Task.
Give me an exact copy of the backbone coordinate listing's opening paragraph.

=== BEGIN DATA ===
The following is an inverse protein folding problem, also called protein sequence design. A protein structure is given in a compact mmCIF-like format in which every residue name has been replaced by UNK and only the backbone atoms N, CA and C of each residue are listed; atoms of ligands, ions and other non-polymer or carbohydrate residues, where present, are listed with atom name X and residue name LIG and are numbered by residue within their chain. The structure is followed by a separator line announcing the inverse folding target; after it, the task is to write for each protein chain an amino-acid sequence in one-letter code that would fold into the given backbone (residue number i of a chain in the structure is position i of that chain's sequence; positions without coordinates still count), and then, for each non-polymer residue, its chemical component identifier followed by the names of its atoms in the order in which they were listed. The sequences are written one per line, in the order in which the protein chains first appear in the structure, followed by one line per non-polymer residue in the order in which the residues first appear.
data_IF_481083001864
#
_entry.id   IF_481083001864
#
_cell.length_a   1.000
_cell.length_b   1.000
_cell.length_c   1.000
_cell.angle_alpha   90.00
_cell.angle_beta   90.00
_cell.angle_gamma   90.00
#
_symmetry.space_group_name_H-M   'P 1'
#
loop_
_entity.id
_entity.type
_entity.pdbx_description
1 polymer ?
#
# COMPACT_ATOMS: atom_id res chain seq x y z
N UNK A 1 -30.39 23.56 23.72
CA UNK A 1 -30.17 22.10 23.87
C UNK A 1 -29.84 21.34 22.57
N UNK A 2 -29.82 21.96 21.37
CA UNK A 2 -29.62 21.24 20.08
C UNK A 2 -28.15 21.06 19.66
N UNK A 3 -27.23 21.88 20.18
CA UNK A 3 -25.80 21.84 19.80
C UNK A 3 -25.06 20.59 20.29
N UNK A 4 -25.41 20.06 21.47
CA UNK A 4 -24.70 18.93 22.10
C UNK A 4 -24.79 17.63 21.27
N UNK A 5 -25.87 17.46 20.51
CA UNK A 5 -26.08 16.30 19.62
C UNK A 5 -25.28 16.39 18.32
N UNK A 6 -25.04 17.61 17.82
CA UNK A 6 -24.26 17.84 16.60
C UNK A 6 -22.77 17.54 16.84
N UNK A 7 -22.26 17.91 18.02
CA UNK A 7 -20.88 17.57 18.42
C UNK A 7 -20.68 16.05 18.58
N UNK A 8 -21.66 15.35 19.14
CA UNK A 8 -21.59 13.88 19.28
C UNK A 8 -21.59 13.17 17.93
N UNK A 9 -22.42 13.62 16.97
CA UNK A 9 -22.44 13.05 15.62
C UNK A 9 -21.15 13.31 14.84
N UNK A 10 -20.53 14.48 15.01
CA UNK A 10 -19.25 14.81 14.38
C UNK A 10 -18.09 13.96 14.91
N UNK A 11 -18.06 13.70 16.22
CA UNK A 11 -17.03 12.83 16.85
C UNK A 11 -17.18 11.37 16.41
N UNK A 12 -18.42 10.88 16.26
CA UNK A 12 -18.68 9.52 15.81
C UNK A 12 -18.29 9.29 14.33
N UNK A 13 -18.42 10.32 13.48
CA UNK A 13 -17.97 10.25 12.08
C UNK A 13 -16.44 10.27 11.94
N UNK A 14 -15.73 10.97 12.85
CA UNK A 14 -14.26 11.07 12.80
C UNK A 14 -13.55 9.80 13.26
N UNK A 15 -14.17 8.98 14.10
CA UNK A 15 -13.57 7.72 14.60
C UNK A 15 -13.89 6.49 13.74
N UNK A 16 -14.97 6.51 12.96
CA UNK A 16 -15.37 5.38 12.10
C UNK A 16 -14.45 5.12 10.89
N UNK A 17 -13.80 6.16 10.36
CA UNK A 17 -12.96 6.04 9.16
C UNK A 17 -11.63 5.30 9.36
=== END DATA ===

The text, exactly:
The following is an inverse protein folding problem, also called protein sequence design. A protein structure is given in a compact mmCIF-like format in which every residue name has been replaced by UNK and only the backbone atoms N, CA and C of each residue are listed; atoms of ligands, ions and other non-polymer or carbohydrate residues, where present, are listed with atom name X and residue name LIG and are numbered by residue within their chain. The structure is followed by a separator line announcing the inverse folding target; after it, the task is to write for each protein chain an amino-acid sequence in one-letter code that would fold into the given backbone (residue number i of a chain in the structure is position i of that chain's sequence; positions without coordinates still count), and then, for each non-polymer residue, its chemical component identifier followed by the names of its atoms in the order in which they were listed. The sequences are written one per line, in the order in which the protein chains first appear in the structure, followed by one line per non-polymer residue in the order in which the residues first appear.